High-flying IT funds are taking a breather. Good time to invest?

We give you our thoughts and also a less-volatile solution

IT funds falling: Good time to invest?AI-generated image

dhanak हिंदी में भी पढ़ें read-in-hindi

When Covid hit the world like a sledgehammer, forcing offices to go virtual overnight, savvy investors smelled an opportunity in the IT sector. Their thinking? With everyone working from home, IT companies would be printing money hand over fist. This drove investors to pour their hard-earned cash into IT stocks. Fund houses weren't far behind. They flooded the market with new IT funds, from just 5 before the pandemic to 21 by April 2024.

Investor money gushed in, too, with the total assets rocketing from Rs 1,669 crore in January 2020 to Rs 36,744 crore just four years later.

But as the world returned to normalcy, the IT party came to a halt. A one-two punch in the shape of a slowdown in the US and Europe and India's BFSI and telecom sectors triggered a bloodbath in IT stocks in 2022. (The telecom sector, in particular, contributes a hefty 8-10 per cent to the topline of these tech titans.)

For over two years now, IT stocks have been on a downward spiral. The freefall only got uglier in the last three months, with IT funds bleeding 13 per cent compared to the broader market index's 4.3 per cent gain.

Past performance

However, their long-term performance tells a different story; one that could bring a smile to the face of any patient investor. Time and again, these funds have left the broader market indices eating their dust by outperforming 82 per cent of the time in the last 15 years.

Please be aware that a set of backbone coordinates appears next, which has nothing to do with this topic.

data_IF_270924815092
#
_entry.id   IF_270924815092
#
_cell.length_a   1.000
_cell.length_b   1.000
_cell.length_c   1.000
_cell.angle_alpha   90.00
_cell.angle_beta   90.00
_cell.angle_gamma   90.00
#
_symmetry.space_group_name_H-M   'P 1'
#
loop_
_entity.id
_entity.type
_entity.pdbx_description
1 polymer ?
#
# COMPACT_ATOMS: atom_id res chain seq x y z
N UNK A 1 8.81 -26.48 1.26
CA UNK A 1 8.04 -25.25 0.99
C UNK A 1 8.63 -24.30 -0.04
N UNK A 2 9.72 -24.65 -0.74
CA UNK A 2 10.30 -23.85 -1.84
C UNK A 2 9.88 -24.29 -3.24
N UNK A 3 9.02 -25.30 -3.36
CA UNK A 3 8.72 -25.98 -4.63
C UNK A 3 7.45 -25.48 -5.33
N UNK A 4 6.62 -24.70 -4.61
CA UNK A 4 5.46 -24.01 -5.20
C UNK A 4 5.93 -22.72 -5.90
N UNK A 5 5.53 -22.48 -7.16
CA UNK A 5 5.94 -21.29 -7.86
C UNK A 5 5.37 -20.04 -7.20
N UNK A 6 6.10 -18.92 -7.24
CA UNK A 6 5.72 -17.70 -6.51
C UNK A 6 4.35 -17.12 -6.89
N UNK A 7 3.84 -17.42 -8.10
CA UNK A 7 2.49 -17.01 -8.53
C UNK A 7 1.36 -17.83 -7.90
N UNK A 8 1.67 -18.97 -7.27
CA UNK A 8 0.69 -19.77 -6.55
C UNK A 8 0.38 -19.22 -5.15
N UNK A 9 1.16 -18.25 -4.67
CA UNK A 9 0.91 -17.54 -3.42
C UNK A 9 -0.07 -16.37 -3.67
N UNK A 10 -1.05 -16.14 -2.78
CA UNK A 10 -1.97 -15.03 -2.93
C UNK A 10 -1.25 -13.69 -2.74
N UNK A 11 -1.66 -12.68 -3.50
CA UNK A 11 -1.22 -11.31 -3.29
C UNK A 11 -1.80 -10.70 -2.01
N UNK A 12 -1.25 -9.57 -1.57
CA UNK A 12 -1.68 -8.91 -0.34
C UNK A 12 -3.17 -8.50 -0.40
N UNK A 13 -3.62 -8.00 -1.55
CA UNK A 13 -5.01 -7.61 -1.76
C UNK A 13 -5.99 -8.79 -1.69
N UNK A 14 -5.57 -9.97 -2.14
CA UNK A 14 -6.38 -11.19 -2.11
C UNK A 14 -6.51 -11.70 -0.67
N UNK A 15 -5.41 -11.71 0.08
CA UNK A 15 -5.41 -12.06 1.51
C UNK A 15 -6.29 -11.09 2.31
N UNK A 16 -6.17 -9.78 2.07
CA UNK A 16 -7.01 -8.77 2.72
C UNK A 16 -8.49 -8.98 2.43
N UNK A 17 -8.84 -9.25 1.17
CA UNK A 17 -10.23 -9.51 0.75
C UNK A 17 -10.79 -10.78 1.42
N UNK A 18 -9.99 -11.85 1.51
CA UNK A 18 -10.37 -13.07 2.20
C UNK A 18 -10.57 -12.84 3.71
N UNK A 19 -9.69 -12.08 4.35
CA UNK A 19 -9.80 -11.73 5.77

The key reasons behind their stellar long-term performance? The constant evolution of IT services and the global digital transformation wave that has been reshaping businesses worldwide over the last decade. As companies increasingly adopted new technologies to gain an edge, Indian IT companies benefited immensely, raking in substantial moolah as a result.

What are fund managers doing?

Given the contrast between IT funds' stellar past and dismal present, it's intriguing to see how fund managers of diversified funds are navigating this conundrum. After analysing their moves, it appears that when the fall in the IT sector started initially, fund managers were buying the dip. However, the enthusiasm has ebbed. They're neither aggressively buying the dip nor exiting their positions since last year, suggesting they are cautiously optimistic. After all, a two-year drag shouldn't take away anything from the sector's striking long-dated performance.

What you should do

IT funds, like any sectoral fund, are inherently risky. They are prone to extreme peaks and troughs.

Also, trying to time the market and catch the bottom is extremely difficult. Even the best investor in the world will have to second-guess a sector's future movements.

Therefore, it's best to opt for a diversified equity fund. Flexi-cap is one such example. The advantage is that they also invest in IT companies, maintaining a median exposure of 10 per cent. Not just that, their IT exposure has delivered 21.4 per cent returns in the last two years, while dedicated IT funds grew just 4.6 per cent returns.

However, if you still want higher exposure to the IT sector, consider allocating a small portion of your portfolio to IT funds and be willing to stay invested for the long haul.

Also read: Up-and-coming: Is it time to bet on manufacturing funds?

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